By: Caitlin V. Reidy

NEADS World Class Service Dogs in Princeton, MA, has earned a nationwide reputation of
providing exceptional assistance animals, specifically Labrador Retrievers, for clients with
disabilities. In addition to patients with hearing loss and adults and children with physical,
developmental, and mental health conditions, NEADS has special initiatives in place that help to
provide service dogs to those who have served in the military.
According to the U.S. Department of Veteran Affairs, Post Traumatic Stress Disorder, also
known as PTSD, can affect “11-20%” of veterans, and can vary on numerous factors, including
the area in which they served. In addition to PTSD, other related disabilities related to service,
such as physical and mobility conditions, affect millions of American veterans. This is
something that NEADS has addressed in their service dog program. When veterans are matched
with a NEADS dog, they receive the service animal at no personal cost.
“It’s important for us [NEADS] to honor our commitment to veterans,” Kathryn (Katie) Hanna,
LTC US Army (Retired), Manager of Client Services for NEADS, stated. “As long as we can
assess a client’s needs, we serve nationwide- any state in this country.”
LTC Hanna stated that NEADS receives federal funding to provide specialized veteran services,
as well as coalitions in the local community, to help address veterans’ needs. In addition to
receiving a free service dog through NEADS, veterans who have been honorably discharged
from the military are able to receive pet insurance through Veterans Affairs.
As a retired Army veteran herself, LTC (Lieutenant Colonel) Hanna emphasized her own,
personal, commitment to veteran assistance and aid. Coming from a military family, and with her
husband still in the Army, LTC Hanna said that the hardest decision she ever made was resigning
her commission.
LTC Hanna met her husband at the University of Iowa when both of them were going through
Army ROTC (Reserves Officers’ Training Corps). LTC Hanna was active duty for 11 years, but
with four kids, she resigned her commission and went back into the Reserves in 2013 because
she “missed her soldiers.” During her tenure in the military, LTC Hanna’s family was stationed
in Germany, she was deployed to Kosovo, and her husband has served in Iraq.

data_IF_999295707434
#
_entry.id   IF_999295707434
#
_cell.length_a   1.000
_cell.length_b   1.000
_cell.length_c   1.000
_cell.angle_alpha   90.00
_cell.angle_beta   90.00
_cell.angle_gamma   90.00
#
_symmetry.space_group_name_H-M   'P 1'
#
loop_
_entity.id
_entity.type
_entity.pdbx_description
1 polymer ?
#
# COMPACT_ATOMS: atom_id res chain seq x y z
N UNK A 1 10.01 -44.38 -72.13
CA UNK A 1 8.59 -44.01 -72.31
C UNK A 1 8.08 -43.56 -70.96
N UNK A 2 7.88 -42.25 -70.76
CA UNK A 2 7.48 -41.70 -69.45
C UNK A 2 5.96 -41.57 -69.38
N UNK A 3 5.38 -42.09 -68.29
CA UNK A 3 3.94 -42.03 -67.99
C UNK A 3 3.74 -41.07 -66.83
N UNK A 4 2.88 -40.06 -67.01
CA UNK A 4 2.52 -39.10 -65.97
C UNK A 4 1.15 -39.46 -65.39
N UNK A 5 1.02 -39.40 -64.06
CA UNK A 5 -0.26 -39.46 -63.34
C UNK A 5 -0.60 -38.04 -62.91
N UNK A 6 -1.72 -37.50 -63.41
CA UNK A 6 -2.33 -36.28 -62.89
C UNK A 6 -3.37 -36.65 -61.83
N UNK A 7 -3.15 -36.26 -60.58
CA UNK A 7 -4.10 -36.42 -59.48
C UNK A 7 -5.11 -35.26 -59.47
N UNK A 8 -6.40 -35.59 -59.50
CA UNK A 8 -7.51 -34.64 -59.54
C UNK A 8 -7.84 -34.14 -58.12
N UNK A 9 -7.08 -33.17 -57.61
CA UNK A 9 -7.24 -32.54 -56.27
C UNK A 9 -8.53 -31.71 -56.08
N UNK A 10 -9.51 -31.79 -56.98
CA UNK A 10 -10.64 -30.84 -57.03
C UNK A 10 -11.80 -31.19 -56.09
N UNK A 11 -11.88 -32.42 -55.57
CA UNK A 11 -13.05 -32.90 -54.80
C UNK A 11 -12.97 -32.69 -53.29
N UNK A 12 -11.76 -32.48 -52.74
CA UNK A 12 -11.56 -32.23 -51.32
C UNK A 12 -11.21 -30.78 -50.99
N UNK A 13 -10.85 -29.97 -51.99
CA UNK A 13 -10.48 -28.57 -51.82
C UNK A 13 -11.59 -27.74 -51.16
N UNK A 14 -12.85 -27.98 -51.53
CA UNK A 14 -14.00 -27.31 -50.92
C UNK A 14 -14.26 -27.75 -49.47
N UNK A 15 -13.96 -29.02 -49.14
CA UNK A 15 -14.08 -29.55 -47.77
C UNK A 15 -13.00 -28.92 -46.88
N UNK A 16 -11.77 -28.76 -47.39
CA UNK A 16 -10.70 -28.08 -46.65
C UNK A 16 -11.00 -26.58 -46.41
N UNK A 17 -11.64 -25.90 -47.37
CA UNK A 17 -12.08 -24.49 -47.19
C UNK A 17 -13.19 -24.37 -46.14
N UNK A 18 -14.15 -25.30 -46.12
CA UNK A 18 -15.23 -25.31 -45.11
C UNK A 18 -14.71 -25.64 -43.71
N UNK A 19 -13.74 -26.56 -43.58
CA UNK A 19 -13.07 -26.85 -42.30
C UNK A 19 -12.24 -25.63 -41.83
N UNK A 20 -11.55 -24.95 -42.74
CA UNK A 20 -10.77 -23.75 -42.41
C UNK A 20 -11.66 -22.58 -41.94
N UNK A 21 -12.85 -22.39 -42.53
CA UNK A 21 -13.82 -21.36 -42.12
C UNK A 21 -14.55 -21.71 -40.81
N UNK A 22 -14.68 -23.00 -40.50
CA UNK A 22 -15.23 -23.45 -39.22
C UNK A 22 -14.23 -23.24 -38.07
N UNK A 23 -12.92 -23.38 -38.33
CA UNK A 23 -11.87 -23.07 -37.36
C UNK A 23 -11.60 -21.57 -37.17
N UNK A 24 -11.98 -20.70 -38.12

Now fully retired from the Army while her husband continues to serve, LTC Hanna is committed
to her role helping match service dogs with candidates at NEADS, which includes veterans in
need of support. LTC Hanna stated that she interviews candidates, sometimes over Zoom, to help

assess client needs. Clients then receive a “whole interview,” whether it’s online or in person,
depending on their own mobility and hearing situation.
The process of “matching” dogs to clients is an intense, but worthwhile process. Clients are
matched to their labs based on individual needs, expectations, and personalities of both parties.
“We purpose-breed our labs on [NEADS] campus,” LTC Hanna stated. “Dogs are trained for
two years and go through specialized instruction before they are matched with clients.”
LTC Hanna stated that “most of NEADS dogs are trained by prison inmates” in Massachusetts
and Rhode Island, and that this setup is beneficial for the dogs, clients, and trainers.
“It has such a positive impact on everyone,” LTC Hanna stated.
LTC Hanna stated that NEADS dogs have about a 50% fail rate, but when a puppy fails the
program due to “temperament, health, or disabilities,” they are adopted and come home partially-
trained to their new families. She also stated that dogs who do pass know up to 50-60 tasks, are
intensely trained in obedience and socialization, and can usually serve from 8-10 years.
“Our dogs are above and beyond, they’re truly amazing,” LTC Hanna stated. “The hardest part
of this job is that we are not able to serve everyone, but we serve who we can.”
One NEADS success story involves a service dog named Apollo and a veteran who has served
both in Iraq and Afghanistan. Barry Estevez, a retired Army veteran who served for 23 years,
stated that his NEADS dog, Apollo, “saved his life.”
“Everytime you go to Iraq and Afghanistan, you leave a little bit of yourself behind in the
desert,” Mr. Estevez said. “I loved the military, I loved every one of my days. I miss putting on
my uniform. However, when I got home last time, I wasn’t the same person.”
Mr. Estevez stated that he started therapy at the Worcester Veterans’ Center, and that he was
recommended for NEADS. He met Apollo, his yellow Labrador Retriever, and said that he was a
“goofy boy,” during training, but also that he “saved his life.”
“I never left my house after my last tour of Iraq,” Mr. Estevez stated. “When I first got Apollo, I
was able to go to Walmart as long as I had Apollo by my side.”
Mr. Estevez stated that Apollo is “very attentive” and knows when a sound, sight, or smell will
trigger him.

“In a blink of an eye, Apollo is there for me to pet him,” Mr. Estevez conveyed. “NEADS dogs
are life-saving dogs, especially when several veterans a day are committing suicide. Apollo is the
most loving and attentive dog that anyone could ever have- he checks in on me all day.”
NEADS World Class Service Dogs in Princeton is nothing short of spectacular in terms of their
dogs, matching services, and the work that they do to provide individuals with the services they
require. As a 501(c)(3) non-profit organization, NEADS has been providing service dogs to
individuals of all ages with hearing loss, autism, and other disabilities since 1976, and is
sponsored by local organizations, as well as federally funded and recognized for the outreach,
especially for veterans, that they provide. More information on how to volunteer, raise and train
puppies, and inquire about service dogs can be found at their website,